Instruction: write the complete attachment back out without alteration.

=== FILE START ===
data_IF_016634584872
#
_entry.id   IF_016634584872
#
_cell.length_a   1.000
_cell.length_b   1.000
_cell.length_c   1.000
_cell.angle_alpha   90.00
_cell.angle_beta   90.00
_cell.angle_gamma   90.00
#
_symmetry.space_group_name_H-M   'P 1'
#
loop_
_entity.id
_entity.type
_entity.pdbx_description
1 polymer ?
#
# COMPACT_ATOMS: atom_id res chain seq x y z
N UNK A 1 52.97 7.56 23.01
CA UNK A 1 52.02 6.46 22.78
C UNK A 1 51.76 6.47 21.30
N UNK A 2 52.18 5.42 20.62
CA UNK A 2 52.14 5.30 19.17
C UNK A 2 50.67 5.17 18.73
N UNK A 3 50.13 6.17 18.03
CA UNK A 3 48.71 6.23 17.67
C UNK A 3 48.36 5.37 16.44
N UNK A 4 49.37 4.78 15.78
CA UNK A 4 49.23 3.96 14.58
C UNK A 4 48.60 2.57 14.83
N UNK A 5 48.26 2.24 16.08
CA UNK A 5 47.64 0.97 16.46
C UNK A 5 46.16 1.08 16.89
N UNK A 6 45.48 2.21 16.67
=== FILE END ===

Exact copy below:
data_IF_016634584872
#
_entry.id   IF_016634584872
#
_cell.length_a   1.000
_cell.length_b   1.000
_cell.length_c   1.000
_cell.angle_alpha   90.00
_cell.angle_beta   90.00
_cell.angle_gamma   90.00
#
_symmetry.space_group_name_H-M   'P 1'
#
loop_
_entity.id
_entity.type
_entity.pdbx_description
1 polymer ?
#
# COMPACT_ATOMS: atom_id res chain seq x y z
N UNK A 1 52.97 7.56 23.01
CA UNK A 1 52.02 6.46 22.78
C UNK A 1 51.76 6.47 21.30
N UNK A 2 52.18 5.42 20.62
CA UNK A 2 52.14 5.30 19.17
C UNK A 2 50.67 5.17 18.73
N UNK A 3 50.13 6.17 18.03
CA UNK A 3 48.71 6.23 17.67
C UNK A 3 48.36 5.37 16.44
N UNK A 4 49.37 4.78 15.78
CA UNK A 4 49.23 3.96 14.58
C UNK A 4 48.60 2.57 14.83
N UNK A 5 48.26 2.24 16.08
CA UNK A 5 47.64 0.97 16.46
C UNK A 5 46.16 1.08 16.89
N UNK A 6 45.48 2.21 16.67